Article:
Why Cultural Appropriation Needs to End

Why Cultural Appropriation Needs to End

By: Masif Khan

In June 2015, Rachel Dolezal was a trended topic on Tumblr. Rachel Dolezal is a woman who was born as a Caucasian, but changed her physical appearance in order to appear as an individual of African descendant. As the president of the Spokane NAACP Chapter, her case is quite relevant to the black community.
Rachel Dolezal may believe that she has helped the black community. Yet, considering that she has taken opportunities from black people by lying about her race and her experiences as a black woman, that could not be further from the truth. 
Ezra Dolezal, her adopted brother, calls what she did as "blackface." He said, "It's kind of a slap in the face to African-Americans because she doesn't know what it's like to be black. She's only been African-American when it benefited her. She hasn't been through all the struggles."
Some may refer to this as cultural appropriation, the act of taking aspects of another culture without being aware of their significance. Cultural appropriation belittles the experiences those of another race have gone through, wearing their culture as an accessory that can be taken off and thrown away. 
This has not been the first time something related to cultural appropriation has trended on Tumblr. During Coachella, #reclaimthebindi was trending. The hashtag showcased women of South Asian descendant reclaiming their cultural accessories that those in Coachella had worn. Women were outraged that parts of their culture that they were once ridiculed for were used so frivolously. In 2013 at the American Music Awards, Katy Perry dressed as a geisha while singing "Unconditionally.” This was deemed to be "yellowface" and perpetuation of stereotypes of Asian women.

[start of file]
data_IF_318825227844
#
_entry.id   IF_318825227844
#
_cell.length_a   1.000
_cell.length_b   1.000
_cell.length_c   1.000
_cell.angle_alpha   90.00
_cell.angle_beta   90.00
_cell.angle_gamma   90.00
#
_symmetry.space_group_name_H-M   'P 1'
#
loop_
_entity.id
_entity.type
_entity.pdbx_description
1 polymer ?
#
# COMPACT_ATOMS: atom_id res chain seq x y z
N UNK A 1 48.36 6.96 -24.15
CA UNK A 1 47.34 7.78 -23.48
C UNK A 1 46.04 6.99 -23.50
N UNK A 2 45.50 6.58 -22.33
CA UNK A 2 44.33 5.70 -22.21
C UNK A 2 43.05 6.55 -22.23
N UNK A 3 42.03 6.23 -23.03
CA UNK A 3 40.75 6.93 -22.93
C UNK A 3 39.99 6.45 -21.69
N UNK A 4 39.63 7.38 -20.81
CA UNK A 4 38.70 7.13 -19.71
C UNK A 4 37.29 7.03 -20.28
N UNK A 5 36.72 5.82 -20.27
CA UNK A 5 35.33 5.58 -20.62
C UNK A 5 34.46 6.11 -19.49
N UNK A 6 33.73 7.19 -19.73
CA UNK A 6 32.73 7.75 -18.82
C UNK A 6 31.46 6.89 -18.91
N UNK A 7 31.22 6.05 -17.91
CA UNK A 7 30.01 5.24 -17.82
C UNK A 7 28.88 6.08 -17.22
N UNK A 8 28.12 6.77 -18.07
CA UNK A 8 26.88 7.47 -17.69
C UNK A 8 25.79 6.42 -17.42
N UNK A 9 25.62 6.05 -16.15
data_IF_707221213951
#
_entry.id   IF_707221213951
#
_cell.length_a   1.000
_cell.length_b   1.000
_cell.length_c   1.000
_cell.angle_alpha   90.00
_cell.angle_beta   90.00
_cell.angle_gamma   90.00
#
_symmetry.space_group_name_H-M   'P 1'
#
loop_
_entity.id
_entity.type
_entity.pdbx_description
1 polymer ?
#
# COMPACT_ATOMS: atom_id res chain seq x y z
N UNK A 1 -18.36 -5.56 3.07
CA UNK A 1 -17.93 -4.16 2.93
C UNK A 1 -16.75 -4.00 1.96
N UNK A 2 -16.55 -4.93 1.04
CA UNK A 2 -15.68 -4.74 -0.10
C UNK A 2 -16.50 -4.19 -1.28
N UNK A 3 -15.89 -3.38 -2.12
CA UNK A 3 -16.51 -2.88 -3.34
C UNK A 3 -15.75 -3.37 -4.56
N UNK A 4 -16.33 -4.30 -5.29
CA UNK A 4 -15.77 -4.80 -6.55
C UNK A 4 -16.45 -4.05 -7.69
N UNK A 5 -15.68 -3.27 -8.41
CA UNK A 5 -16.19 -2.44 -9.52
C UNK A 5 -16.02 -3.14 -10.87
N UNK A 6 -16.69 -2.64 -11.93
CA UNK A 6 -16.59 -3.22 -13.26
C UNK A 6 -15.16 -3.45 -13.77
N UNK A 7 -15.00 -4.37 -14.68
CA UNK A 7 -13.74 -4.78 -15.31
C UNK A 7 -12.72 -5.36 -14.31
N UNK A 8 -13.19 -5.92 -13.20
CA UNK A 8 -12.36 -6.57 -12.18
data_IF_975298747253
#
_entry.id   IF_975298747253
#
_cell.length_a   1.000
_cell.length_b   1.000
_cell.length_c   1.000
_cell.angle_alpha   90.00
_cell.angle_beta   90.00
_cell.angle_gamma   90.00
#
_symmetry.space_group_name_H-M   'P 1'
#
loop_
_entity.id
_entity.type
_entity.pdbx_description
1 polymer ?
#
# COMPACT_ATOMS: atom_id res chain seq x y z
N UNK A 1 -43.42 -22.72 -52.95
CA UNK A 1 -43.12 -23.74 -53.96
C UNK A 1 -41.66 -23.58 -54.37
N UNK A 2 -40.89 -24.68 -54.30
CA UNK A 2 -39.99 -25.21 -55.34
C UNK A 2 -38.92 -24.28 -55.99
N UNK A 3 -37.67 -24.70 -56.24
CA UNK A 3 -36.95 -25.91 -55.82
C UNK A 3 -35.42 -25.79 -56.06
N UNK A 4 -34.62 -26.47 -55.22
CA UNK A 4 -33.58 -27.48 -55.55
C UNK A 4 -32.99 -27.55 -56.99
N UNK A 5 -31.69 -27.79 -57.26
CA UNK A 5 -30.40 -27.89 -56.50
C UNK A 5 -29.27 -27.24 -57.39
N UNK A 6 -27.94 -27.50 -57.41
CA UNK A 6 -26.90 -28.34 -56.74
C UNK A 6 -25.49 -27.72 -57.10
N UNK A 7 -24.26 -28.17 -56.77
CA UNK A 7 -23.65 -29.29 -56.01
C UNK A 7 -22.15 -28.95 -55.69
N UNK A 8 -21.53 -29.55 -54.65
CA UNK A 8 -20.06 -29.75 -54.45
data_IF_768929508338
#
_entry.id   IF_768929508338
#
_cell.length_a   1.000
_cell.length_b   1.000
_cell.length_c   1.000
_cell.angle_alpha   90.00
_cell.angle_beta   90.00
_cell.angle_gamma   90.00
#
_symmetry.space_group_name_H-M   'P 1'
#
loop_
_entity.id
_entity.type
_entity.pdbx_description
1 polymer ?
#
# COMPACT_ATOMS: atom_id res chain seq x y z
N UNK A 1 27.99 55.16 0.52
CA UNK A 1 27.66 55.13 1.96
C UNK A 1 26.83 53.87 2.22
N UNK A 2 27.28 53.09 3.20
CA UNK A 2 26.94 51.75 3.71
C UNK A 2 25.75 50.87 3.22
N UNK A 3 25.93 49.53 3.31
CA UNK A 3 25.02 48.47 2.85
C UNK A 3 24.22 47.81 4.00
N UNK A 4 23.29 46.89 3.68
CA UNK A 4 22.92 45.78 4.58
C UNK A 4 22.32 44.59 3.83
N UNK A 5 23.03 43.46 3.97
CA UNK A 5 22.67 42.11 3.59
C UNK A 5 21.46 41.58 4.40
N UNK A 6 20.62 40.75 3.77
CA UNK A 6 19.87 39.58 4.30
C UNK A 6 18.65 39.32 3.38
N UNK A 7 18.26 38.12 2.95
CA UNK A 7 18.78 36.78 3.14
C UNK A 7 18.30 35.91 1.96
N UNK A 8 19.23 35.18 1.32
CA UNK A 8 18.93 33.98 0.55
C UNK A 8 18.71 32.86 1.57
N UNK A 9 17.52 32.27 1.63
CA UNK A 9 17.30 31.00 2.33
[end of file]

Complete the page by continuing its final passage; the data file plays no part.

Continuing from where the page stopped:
Wall Street Journal's Jeff Wang writes, "The thing is, while a bucket of toner can strip the geisha makeup off of Perry’s face, nothing can remove the demeaning and harmful iconography of the lotus blossom from the West’s perception of Asian women — a stereotype that presents them as servile, passive, and as Perry would have it, “unconditional” worshippers of their men, willing to pay any price and weather any kind of abuse in order to keep him happy.”
Slavery and segregation have ended in America, but systematic racism is still prevalent. In a country built on the work of the enslaved, this may not come as a surprise. One can have perspective on another's struggle, but cannot understand the struggle itself. With unity, sympathy, and compassion, different cultures can hopefully be appreciated, not appropriated. 

America is called a melting pot, but what good is it if different cultures exist separately and are falsely portrayed as being respected?

Masfi Khan currently attends a high school in New York, where she has founded the Creative Doers club. When she is not busy studying for upcoming exams, she enjoys writing stories and poems, searching up quotes that describe an exact moment in time for her, and reading works that have changed her perception of life and society.



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